When it comes to deciphering the language of greens, use a delicious basic dressing like this easy miso-mustard recipe that tastes great on every kind of lettuce or vegetable. Try it on grilled veggies or tofu as well.
Sometimes it doesn't matter if a dish is culturally authentic as long as it tastes good. Rather than hunting for sesame paste at the Asian market, use peanut butter and ingredients you're likely to have at home.
Whether you're gluten-free or just experimenting in the kitchen, almond meal is a great flour substitute. These simple cookies are flexible, stick with just three ingredients for a quick bake, or jazz them up with a few extras.
A successful bento box should be visually appealing and have a mix of protein, grains, fruits and veggies, plus a little something sweet. Try these matcha mochi cupcakes for a fun treat!
Kaya is a curd-like coconut jam often served as a toasted sandwich for breakfast. Adapting a Martha Stewart recipe for lemon curd brings a taste of Singapore home.
A rice cooker isn't the only way to cook a perfect pot of rice. Here are three ways, two for the stove top and one for the microwave, that will work just as well.
Green beans combined with the salty sweet taste of preserved radish will have even your children asking for seconds.
Rice pudding during the summer might seem crazy, but what's better than mocha rice pudding during a summer thunderstorm? Malagkit rice is the preferred rice for this recipe, but Japanese sushi rice or any short grain rice will do.
Top soba noodles with sesame paste and your protein of choice for a simple summer lunch.
Simple and flavorful poached chicken has many uses. Nestle it between bread for a sandwich, on top of a mixed green salad, or use it to make a chicken salad for a picnic.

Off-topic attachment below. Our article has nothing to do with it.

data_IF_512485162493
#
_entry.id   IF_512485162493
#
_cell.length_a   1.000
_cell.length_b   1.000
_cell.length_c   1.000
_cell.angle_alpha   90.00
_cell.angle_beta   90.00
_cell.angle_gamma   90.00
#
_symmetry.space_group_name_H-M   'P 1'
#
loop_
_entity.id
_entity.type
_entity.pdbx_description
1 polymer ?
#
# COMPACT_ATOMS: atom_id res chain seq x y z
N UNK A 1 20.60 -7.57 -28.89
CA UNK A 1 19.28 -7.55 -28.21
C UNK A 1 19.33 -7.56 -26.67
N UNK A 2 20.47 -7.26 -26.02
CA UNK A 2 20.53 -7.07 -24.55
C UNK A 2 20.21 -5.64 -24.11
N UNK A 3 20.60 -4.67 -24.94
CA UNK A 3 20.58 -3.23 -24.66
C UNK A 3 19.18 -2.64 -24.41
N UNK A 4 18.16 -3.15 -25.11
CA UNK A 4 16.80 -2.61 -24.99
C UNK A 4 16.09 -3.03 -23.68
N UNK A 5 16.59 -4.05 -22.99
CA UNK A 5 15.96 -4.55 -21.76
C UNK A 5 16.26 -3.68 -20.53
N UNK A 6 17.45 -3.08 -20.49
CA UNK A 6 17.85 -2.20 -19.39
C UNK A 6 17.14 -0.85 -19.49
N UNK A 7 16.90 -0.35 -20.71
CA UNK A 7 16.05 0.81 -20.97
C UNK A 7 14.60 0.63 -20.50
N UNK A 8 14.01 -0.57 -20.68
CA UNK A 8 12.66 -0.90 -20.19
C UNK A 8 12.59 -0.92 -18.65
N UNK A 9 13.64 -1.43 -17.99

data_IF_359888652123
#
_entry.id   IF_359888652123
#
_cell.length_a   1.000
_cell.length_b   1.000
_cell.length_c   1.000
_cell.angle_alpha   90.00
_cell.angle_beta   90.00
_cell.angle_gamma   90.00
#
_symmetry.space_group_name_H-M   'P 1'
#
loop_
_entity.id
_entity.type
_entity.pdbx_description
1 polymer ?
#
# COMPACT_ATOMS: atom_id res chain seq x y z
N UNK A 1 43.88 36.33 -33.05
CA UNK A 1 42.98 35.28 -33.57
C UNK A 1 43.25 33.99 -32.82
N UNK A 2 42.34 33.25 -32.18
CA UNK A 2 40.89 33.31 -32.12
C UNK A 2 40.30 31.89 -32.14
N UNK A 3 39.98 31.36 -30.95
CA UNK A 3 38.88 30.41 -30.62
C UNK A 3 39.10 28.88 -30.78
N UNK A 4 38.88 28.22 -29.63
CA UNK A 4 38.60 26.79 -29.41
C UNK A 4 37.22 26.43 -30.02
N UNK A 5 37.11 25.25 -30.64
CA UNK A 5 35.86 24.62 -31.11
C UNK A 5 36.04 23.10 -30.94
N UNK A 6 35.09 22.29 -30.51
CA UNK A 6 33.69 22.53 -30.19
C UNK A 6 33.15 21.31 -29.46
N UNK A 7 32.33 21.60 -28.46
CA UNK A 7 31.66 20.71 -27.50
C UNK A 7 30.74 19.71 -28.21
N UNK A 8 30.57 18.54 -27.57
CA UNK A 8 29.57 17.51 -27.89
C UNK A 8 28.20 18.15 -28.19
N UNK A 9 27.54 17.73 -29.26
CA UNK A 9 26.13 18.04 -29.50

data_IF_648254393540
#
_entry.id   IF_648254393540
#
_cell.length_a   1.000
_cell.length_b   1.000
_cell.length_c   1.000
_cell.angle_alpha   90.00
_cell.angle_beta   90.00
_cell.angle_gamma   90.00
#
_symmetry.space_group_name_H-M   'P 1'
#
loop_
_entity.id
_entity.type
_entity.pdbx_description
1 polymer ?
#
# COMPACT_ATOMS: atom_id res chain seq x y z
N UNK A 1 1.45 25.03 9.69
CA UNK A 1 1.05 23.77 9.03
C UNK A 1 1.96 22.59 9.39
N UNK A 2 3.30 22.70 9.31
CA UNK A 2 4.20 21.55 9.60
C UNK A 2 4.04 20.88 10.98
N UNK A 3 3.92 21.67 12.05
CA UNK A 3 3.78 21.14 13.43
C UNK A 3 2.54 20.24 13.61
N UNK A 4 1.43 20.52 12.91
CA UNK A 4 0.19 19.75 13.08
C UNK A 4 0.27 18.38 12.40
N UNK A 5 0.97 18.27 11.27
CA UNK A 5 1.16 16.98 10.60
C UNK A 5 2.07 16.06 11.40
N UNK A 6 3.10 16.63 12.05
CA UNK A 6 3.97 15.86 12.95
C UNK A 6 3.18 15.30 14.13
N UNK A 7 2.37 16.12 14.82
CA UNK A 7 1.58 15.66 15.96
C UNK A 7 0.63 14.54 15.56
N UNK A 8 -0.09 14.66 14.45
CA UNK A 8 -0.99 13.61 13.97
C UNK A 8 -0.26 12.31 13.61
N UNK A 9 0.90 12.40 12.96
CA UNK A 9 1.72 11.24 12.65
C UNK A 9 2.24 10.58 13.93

Ditch the wok this summer and try a rice salad tossed with fresh raw veggies. With just one pot of rice and a quick vinaigrette you can have a light lunch, a quick side, or a vegetarian dinner.
Making your own breadcrumbs is both easy and thrifty, and doesn't have the added preservatives found in store-bought breadcrumbs.
Making Vietnamese spring rolls at home is easier than you might think. With a little practice rice paper, shrimp, pork shoulder, and veggies roll right up and become a delicious snack or side.
Ann Mah's novel, 'Kitchen Chinese: A Novel About Food, Family and Finding Yourself' celebrates life changes, Chinese culture, and most importantly, regional Chinese dishes. This special blog post contains an interview with the author, and one of her favorite recipes.
The only ingredients are Epsom salt and soy milk. The only equipment you'll need is a stainless steel pot, a couple of wooden spoons, and a piece of cheesecloth.
Fried rice is a favorite Asian staple, but did you know it works best with cold leftover rice? Here are some helpful hints for making this crowd-pleasing meal at home.
Order this dish at a Chinese take-out place and it may be a greasy, battered mess. But with a nice butt or shoulder cut of pork, simple ingredients, and a light sauce, sweet-and-sour pork gets a homemade makeover.
Chop and sauté glossy purple eggplant, then toss it with a bright, spicy tomato-red pepper sauce. The dish is versatile; serve it over rice or stir the sauce into potato salad for a meat-free dinner.
Even with a chill in the air, tomatoes are ripening on the vine in the garden.